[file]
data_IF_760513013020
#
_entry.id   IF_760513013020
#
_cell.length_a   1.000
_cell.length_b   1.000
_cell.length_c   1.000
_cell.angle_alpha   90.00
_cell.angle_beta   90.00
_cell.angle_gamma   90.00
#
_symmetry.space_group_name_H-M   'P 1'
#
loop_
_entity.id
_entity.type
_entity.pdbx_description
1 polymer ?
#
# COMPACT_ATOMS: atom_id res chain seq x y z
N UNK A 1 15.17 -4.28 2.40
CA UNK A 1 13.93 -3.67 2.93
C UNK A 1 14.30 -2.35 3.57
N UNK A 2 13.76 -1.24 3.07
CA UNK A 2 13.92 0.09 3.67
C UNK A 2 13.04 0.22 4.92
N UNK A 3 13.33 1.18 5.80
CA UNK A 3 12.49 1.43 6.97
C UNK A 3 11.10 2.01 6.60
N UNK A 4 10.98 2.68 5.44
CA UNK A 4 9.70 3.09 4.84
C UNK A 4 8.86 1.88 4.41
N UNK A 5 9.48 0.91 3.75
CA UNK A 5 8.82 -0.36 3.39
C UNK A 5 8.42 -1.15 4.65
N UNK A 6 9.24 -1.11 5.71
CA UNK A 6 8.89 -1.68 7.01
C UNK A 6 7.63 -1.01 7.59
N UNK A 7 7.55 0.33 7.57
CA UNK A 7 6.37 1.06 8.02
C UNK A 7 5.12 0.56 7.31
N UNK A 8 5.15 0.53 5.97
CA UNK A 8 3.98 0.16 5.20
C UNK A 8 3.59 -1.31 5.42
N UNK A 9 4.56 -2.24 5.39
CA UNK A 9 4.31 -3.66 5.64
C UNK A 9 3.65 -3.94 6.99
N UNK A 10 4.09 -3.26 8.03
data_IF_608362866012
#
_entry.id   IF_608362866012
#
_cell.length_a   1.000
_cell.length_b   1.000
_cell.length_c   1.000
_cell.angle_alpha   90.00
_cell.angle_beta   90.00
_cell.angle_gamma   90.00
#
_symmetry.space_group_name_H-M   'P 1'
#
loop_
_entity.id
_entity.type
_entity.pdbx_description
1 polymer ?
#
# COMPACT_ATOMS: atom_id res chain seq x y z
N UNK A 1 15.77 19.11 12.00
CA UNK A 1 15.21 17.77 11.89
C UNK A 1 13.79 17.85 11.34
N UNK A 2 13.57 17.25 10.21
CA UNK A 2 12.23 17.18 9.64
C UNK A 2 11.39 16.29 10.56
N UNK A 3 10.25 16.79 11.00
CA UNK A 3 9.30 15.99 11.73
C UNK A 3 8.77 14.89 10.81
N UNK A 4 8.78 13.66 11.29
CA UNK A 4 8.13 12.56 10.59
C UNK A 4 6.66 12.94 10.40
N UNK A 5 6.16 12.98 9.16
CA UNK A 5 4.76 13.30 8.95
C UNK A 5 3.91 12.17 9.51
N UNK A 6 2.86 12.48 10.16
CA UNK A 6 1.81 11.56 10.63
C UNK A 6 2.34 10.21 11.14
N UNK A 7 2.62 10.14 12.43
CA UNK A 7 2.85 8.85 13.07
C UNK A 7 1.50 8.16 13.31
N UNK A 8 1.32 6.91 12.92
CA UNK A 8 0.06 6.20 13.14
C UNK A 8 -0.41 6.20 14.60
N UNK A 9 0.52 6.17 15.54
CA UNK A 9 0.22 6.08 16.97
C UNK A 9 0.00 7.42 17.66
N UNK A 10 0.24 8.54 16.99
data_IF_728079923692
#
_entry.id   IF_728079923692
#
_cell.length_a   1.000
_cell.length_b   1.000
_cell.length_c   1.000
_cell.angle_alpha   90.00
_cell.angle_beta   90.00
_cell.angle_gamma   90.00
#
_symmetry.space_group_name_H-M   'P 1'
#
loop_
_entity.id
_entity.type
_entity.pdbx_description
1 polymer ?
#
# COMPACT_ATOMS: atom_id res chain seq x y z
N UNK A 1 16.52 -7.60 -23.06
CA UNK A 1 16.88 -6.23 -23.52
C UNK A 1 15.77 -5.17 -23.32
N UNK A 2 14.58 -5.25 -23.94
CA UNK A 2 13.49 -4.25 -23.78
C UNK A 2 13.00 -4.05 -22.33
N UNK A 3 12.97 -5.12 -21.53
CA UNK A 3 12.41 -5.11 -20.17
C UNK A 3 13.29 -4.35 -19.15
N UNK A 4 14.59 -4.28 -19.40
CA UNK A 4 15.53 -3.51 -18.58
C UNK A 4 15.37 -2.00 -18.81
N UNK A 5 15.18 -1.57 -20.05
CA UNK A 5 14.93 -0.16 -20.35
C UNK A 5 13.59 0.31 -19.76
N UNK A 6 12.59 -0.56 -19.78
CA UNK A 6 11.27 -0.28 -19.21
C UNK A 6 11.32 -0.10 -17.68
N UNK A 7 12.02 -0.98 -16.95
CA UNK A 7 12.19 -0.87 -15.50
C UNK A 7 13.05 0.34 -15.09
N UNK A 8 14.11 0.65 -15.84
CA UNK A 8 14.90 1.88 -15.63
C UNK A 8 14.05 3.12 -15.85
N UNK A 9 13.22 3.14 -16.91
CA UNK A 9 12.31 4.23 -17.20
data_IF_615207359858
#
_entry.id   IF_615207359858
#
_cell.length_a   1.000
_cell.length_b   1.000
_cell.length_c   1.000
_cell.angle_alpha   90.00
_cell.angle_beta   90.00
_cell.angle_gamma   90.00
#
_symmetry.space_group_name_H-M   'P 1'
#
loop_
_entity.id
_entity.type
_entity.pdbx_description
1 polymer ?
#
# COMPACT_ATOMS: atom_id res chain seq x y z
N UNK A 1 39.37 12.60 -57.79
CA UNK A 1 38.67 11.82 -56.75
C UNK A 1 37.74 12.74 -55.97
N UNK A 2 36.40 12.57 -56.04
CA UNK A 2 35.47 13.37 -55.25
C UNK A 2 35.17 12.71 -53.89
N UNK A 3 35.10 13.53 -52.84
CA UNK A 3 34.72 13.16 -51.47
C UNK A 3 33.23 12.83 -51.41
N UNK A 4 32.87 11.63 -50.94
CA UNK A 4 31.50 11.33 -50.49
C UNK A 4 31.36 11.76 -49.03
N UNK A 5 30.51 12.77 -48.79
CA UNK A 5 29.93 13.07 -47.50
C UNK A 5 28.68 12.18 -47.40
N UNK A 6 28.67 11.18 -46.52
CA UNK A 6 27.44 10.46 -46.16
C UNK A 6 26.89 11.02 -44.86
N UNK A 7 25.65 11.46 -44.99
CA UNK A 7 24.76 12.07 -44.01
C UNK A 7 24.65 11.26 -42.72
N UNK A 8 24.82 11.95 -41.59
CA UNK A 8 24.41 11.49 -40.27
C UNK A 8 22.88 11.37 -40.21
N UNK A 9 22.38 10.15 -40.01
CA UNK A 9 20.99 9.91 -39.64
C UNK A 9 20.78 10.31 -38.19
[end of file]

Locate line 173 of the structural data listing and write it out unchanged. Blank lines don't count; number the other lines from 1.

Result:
CA UNK A 4 31.50 11.33 -50.49